[0056] As described herein before, the positions of the mirrors, either flat or tilted, are described relative to the optical path 92 wherein “flat” refers to the mirror surface positioned orthogonal to the optical path, either coplanar in the first position or parallel as will be more fully described hereinafter. The micro-mirrors flip about an axis 85 parallel to the spectral axis 86, as shown in FIGS. 3 and 5. One will appreciate, however, that the micromirrors may flip about any axis, such as parallel to the spatial axis 88 or at a 45 degrees angle to the spatial axis.

[0057] Referring to FIG. 3, the micro-mirrors 84 are individually flipped between the first position and the second position in response to a control signal 87 provided by a controller 90 in accordance with a switching algorithm and an input command 46 from the processing unit 54. The switching algorithm may provide a bit (or pixel) map indicative of the state (flat or tilted) of each of the micro-mirrors 84 of the array to return and/or drop the desired optical channel(s) 14 to provide the output signal 48 at optical fiber 50 (see FIG. 1), and thus requiring a bit map for each configuration of channels to be dropped. Alternatively, each group of mirrors 84, which reflect a respective optical channel 14, may be individually controlled by flipping the group of micro-mirrors to direct the channel along a desired optical path (i.e., through or delete).

[0058] As shown in FIGS. 1 and 4a, the micro-mirror device 82 is oriented to reflect the focused light 92 of the input signal 12 back through the bulk lens 28 to the pigtail 20, as indicated by arrows 94, to provide the output signal 48, when the micro-mirrors 84 are disposed in the first position. As shown in FIGS. 1 and 4b, the focused light 92 reflects away from the bulk lens 28, as indicated by arrows 96. This “digital” mode of operation of the micro-mirrors advantageously eliminates the need for any type of feedback control for each of the micro-mirrors. The micro-mirrors are either “on” or “off” (i.e., first position or second position), respectively, and therefore, can be controlled by simple binary digital logic circuits.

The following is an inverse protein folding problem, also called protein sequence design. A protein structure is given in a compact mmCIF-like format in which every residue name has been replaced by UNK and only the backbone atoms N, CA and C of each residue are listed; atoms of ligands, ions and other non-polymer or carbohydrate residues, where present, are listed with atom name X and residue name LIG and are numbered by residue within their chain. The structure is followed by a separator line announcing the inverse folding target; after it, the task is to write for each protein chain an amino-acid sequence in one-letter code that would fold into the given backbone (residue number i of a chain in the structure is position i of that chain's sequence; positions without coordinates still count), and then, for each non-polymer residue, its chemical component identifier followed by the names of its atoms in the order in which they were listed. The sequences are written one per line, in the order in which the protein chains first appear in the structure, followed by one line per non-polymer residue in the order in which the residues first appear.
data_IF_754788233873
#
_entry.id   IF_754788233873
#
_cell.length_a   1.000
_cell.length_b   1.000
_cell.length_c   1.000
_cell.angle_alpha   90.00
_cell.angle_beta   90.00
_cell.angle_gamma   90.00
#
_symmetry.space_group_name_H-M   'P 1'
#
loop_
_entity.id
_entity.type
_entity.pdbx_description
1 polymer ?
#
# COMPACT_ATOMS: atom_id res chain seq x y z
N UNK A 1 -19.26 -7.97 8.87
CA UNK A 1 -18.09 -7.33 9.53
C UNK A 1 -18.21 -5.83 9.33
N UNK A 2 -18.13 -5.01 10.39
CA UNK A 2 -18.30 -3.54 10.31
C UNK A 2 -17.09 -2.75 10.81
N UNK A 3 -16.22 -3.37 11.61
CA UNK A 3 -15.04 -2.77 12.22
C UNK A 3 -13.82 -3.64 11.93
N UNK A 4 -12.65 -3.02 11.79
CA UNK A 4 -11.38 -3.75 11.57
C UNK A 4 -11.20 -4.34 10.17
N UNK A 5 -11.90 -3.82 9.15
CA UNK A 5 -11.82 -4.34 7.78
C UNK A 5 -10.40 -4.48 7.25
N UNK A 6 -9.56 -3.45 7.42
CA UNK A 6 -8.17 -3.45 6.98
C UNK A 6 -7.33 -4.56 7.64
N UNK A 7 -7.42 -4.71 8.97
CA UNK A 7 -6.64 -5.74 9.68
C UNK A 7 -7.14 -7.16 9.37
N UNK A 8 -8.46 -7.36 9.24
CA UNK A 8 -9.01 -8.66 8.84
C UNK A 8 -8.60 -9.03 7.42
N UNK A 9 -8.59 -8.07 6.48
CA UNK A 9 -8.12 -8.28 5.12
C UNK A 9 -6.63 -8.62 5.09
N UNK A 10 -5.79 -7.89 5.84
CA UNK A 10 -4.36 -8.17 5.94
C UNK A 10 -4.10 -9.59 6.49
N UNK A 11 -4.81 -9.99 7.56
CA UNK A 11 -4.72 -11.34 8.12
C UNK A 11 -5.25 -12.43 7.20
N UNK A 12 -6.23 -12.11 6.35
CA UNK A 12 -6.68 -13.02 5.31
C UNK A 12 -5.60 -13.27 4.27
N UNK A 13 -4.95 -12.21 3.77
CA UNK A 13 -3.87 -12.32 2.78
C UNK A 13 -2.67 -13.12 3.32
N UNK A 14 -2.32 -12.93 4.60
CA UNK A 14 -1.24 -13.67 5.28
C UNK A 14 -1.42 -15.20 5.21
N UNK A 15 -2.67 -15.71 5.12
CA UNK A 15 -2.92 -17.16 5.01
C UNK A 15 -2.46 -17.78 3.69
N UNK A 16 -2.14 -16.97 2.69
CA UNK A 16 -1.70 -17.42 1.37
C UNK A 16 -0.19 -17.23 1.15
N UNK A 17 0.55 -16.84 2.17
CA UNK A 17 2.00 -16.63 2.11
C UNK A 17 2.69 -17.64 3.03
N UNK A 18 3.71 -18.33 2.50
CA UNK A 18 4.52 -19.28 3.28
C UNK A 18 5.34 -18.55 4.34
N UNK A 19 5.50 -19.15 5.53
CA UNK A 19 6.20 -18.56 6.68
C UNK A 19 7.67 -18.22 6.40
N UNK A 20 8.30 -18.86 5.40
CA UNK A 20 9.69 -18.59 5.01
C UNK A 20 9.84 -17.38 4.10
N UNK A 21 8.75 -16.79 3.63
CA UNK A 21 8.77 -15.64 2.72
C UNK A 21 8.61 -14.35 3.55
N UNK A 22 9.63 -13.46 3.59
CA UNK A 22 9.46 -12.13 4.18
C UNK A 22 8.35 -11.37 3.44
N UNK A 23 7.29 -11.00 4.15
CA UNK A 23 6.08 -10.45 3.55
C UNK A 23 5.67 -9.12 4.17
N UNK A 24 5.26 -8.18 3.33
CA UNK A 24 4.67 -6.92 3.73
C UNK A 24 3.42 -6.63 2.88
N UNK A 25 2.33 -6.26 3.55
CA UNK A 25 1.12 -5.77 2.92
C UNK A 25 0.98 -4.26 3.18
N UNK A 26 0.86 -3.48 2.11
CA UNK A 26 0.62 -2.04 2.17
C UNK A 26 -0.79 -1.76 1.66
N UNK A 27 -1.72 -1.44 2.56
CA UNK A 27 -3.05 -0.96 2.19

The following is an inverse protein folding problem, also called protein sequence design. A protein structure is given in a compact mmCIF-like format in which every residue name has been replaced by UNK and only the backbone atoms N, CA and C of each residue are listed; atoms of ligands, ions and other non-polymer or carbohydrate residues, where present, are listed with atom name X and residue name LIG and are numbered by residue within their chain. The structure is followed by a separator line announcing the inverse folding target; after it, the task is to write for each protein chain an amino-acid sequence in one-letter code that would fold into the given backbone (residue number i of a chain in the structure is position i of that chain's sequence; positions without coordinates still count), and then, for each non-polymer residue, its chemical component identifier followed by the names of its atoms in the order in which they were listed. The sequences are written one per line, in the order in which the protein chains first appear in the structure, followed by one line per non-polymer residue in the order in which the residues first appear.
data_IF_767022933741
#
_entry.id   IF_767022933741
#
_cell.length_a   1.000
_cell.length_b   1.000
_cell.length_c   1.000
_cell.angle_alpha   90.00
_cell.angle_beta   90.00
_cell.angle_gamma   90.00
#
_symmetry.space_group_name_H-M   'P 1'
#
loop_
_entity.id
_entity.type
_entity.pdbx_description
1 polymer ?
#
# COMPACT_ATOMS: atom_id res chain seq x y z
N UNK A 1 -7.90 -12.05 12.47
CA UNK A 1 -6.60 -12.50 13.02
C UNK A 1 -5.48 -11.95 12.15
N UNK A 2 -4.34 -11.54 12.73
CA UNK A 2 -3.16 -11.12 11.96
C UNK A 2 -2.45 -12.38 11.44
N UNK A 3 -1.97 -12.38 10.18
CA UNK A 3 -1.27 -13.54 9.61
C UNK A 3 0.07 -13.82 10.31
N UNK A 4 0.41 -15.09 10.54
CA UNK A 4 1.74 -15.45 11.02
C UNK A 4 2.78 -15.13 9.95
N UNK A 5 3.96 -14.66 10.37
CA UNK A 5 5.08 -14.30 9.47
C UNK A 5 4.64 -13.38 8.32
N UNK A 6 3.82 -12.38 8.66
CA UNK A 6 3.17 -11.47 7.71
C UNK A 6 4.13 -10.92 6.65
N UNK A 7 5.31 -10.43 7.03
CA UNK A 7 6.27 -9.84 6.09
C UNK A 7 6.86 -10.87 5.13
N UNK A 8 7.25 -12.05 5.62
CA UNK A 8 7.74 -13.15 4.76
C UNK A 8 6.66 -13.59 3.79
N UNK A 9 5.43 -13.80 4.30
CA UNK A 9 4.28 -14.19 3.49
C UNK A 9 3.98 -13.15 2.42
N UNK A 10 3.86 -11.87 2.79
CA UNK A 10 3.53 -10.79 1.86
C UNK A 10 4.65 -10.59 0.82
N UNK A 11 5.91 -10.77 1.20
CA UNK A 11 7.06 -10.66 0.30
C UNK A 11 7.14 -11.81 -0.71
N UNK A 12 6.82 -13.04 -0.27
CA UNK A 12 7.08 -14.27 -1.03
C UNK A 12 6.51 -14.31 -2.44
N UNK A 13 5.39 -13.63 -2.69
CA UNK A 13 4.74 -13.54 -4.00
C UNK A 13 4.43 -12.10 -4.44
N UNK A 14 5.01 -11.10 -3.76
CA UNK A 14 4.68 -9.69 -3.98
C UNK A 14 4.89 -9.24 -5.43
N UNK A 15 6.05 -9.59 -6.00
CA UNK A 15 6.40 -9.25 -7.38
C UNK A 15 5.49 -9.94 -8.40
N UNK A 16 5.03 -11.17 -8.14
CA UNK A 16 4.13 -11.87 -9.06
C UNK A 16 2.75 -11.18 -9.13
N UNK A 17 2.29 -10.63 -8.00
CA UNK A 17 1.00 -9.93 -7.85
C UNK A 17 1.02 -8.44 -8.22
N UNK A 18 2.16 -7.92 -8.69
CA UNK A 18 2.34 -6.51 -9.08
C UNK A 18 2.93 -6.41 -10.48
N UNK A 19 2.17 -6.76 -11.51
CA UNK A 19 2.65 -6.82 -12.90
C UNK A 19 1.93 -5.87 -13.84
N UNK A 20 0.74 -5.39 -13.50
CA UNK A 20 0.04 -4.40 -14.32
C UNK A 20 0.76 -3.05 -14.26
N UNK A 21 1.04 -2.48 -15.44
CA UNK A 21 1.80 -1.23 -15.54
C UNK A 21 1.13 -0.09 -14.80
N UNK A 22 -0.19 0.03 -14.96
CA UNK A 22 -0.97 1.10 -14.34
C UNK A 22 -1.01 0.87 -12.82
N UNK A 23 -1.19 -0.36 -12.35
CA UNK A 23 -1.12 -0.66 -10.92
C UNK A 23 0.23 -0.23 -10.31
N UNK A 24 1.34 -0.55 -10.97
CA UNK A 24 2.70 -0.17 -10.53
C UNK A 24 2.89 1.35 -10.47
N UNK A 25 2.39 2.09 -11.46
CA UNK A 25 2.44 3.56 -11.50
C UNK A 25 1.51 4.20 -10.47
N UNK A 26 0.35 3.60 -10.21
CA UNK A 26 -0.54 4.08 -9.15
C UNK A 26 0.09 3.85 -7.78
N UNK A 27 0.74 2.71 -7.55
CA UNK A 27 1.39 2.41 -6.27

[0059]FIG. 3 further illustrates the outline of the optical channels 14 of the optical input signal 12, which are dispersed off the diffraction grating 24 and focused by the bulk lens 28, onto the array of micro-mirrors 84 of the micro-mirror device 82. Each optical channel 14 is distinctly separated from other channels across the spectrum and has a generally circular cross-section, such that the input channels do not substantially overlap spatially when focused onto the spatial light modulator 30. The optical channels have a circular cross-section to project as much of the beam as possible over a multitude of micro-mirrors 84, while keeping the optical channels separated by a predetermined spacing. One will appreciate though that the diffraction grating 24 and bulk lens 28 may be designed to reflect and focus any input channel or group of input channels with any desired cross-sectional geometry, such as elliptical, rectangular, square, polygonal, etc in any desired orientation on the micromirror device. For example, FIG. 6 illustrates the outline of the optical channels 14 dispersed onto the micromirror device 82, wherein the channels have an elliptical cross-section. Regardless of the cross-sectional geometry selected, the cross-sectional area of the channels 14 should illuminate a plurality of micro-mirrors 84, which effectively pixelates the optical channels. In an exemplary embodiment, the cross sectional area of the input channels 14 is generally circular in shape, whereby the width of the optical channel beam spans over approximately 11 micromirrors.

[0060] One will appreciate that while the spacing between the channels are predetermined, the spacing between may be non-uniform. For example, one grouping of channels may be spaced to correspond to a 100 Ghz spacing, and another group of channels may be spaced to correspond to a 50 Ghz spacing.